This was a perfect amount of food for the two of us but with three pints of beer total and taxes and tip, the meal cost $75, which struck both of us as too high. For a total of $50 or maybe even $60, we might have felt the food was fairly priced, but $75 struck both of us as too high by 20-35%.
Brisket - the B-Side brisket is the best best brisket I have ever had in a barbeque joint - nice bark, goo 3/16" smoke ring (properly pink), wonderfully moist and tender (the fat could have been slightly more rendered, but much better a bit too moist than a bit too dry), the seasoning was perfect, allowing the beef flavor to fully come through and the sauce on the side complemented nicely when desired. The sides were a small bowl of pickled vegetables including carrots and cauliflower (which was pretty nondescript but a pleasant diversion) and a thick piece of sourdough toast which was a nice starch complement. I would have to put the B-Side brisket right up there as competition-grade and I give then a 10 out of 10. At $18 it is not inexpensive, but for the amount of food and the quality, it is worth it (though for that price, I would have preferred a small portion of potato salad as an included side, rather than the piece of toast). If I go back to B-Side again, it will be for the brisket - this is their sweet spot. Both myself and my colleague from Texas (who knows brisket) rated the B-Side brisket as among the best we have ever tasted and gave it a 10 out of 10.
Ribs - both the baby back and St Louis ribs were a big disappointment. They get some credit for trying to spice them in an interesting and unusual way but these ribs were overcooked and dried out, over-spiced to the point that the pork could not be tasted, and there was very little meat on them.at $9 and $10 for 4 dried-out meatless ribs each, we both felt the ribs were a rip-off. Especially after having just come from Farmstead in St Helena where I have had the best restaurant ribs I have ever tasted, these ribs were substandard. Both my Texan colleague and I commented that we would prefer the average ribs from a Tony Roma's or any other chain to the ribs served by B-Side and we both give their ribs a 3 out of 10.
Pulled Pork Sandwich - I have only occasionally had pulled pork in a restaurant and it has never come close to the pulled pork I smoke at home, so my standards are probably higher than most. That being said, the pulled-pork sandwich was very average for a restaurant - very stringy and slightly dried out and overspiced to the point that the pork flavor could not be tasted (which might be partly our fault as we selected the 'spicy vinegar' sauce). At $8.50 it was fairly priced for the amount of food but we both gave the pulled pork sandwich a 5 out of 10 as being nothing out of the ordinary.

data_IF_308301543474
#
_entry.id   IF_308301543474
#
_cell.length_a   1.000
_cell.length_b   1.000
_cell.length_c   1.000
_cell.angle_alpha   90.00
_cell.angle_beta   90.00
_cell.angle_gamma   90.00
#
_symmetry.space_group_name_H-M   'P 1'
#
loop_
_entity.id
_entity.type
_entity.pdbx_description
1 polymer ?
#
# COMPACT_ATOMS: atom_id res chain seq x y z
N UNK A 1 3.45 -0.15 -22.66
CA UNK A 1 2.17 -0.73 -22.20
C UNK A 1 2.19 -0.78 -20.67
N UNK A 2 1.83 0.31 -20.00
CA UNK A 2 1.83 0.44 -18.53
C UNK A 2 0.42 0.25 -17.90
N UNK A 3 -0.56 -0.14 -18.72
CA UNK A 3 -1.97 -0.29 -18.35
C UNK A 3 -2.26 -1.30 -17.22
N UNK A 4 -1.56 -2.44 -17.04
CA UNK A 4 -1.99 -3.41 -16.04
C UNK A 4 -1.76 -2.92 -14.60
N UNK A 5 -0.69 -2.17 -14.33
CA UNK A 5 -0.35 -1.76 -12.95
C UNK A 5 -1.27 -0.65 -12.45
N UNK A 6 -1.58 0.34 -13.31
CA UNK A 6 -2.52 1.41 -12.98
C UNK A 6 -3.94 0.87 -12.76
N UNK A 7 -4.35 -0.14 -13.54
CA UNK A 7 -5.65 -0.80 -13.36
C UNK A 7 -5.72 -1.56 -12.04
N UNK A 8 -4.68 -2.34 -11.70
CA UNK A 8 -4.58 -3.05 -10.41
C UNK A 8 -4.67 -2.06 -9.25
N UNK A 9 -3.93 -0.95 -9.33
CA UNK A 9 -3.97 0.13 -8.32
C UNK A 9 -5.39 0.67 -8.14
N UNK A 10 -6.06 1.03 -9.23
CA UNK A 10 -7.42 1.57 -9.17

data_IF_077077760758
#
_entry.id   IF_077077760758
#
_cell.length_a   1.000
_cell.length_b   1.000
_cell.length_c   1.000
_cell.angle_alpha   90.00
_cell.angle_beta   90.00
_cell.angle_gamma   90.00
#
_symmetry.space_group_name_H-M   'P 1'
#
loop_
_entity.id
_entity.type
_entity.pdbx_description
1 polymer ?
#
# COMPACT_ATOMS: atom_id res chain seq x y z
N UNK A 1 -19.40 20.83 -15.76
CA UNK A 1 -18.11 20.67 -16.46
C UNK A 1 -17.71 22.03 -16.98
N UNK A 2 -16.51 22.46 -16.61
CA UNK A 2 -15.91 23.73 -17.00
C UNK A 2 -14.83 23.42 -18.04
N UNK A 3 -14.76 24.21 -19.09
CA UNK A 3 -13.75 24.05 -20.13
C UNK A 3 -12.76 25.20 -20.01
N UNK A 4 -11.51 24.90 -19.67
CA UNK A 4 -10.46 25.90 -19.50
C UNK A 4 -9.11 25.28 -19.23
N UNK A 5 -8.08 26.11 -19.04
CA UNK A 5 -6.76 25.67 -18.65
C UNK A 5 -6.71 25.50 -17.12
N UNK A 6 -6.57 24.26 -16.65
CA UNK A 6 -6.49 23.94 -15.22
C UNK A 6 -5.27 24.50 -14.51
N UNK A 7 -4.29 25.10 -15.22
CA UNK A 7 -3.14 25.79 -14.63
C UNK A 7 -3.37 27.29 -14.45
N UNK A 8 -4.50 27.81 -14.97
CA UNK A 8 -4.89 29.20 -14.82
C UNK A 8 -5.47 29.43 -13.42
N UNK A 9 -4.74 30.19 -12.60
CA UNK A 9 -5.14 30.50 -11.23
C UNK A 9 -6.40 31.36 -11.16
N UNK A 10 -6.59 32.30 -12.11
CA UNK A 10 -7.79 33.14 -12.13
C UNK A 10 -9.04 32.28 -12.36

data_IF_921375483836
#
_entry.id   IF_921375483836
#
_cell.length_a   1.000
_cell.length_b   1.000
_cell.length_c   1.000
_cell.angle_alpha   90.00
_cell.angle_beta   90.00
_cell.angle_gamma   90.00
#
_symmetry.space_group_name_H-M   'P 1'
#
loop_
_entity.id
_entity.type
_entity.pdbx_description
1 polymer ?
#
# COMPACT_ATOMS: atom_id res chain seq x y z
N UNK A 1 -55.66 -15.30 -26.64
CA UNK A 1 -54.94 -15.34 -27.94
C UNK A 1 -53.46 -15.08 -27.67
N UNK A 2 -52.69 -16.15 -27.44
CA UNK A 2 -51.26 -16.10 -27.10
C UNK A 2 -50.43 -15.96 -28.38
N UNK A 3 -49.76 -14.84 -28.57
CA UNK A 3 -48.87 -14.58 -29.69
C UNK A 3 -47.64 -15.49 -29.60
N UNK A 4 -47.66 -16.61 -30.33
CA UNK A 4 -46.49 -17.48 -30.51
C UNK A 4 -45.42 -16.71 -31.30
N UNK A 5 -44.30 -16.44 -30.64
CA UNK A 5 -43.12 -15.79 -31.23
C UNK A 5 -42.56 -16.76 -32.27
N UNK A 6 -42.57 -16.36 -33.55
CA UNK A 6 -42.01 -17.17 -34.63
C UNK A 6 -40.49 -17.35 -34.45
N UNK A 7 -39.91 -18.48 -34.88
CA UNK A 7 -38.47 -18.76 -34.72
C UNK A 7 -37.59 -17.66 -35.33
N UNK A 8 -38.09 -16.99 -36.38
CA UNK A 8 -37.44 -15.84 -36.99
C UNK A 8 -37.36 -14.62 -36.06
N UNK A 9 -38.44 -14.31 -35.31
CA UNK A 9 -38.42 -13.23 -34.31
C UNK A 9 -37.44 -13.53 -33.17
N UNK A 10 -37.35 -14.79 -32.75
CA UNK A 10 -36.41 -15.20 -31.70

Potato Salad - another disappointment. More 'spiced mash potatoes' than potato salad, the flavor was good but the texture was wrong (completely blended like mashed potatoes rather than chunky as it should be) and was also too dry for my taste. The flavor and spicing were good enough that I will give it a 5 out of 10, but for $4 a helping, they should be able to make a much better potato salad than this.
Berry Tart - this was their special of the evening and I am happy to report that we ended our meal n a high note - the berry tart was excellent - fresh, tart, complemented nicely by the cinnamon whipped cream. I am not sure what we paid for it as it is not on the menu I took home, but it was a delightful way to end the meal and it was probably the best dessert I have had in a barbeque joint. 9 out of 10.
As I have already said, I will go back to B-Side again but only for the brisket. The pulled pork sandwich for lunch may be worth an occasional try as well but the brisket is where you can find a heart-of-texas barbeque experience here in the East Bay. Avoid the ribs until they learn how to cook them to tender without drying them out and tone down the spice so that you can taste the flavor of the pork (I had asked for my sauce on the side but they 'don't do it that way). Overall, I really liked this place and I am rooting for them. If they can learn to perfect ribs the way they have perfected brisket, they will develop a growing and loyal clientele. For the prices they are charging, they should review the sides they are including and the size of the portions (especially the ribs) since we both left feeling a bit ripped-off (except for the brisket) and that is never a good way to build a successful business...
I'm a Texan who has lived between Texas and the Bay Area for a long time, and I totally agree with fafrd's review of B-Side. Brisket: Awesome. Everything else: Not so much, especially considering the price. I'll add that the collard greens were way undercooked and weirdly spicy to the point of being inedible. Still, I would go back. Only for the brisket though.
I'm a Texan who grew up in a BBQ family (rig and all) living in the 510 for 4 years. Just took a crew of visiting Texans to Phat Matt's on Telegraph and all agreed it was delicious. Brisket is full-flavored, smoke ringed, and their sauce is delicious. Pulled pork is a hit as well though more Carolina style. Ribs are also really well smoked and meaty. No throw-away sides. My dad, who is in a traveling BBQ club, said it ranks high for him too.
J's -- tips are good, meat not as smokey as I would like - too light, no rings. Sometimes flavor seems on top rather than in the food. Have had some super great nights there.
Looney's -- I feel bad driving by. Just wasn't too my liking at all.
B-Side-- I'm waiting a bit. I trust Tany Holland implicitly though. Brown Sugar Kitchen just got better and better for me.
Tried Smoke on San Pablo. Liked my chopped beef sandwich, but need to go back to try more.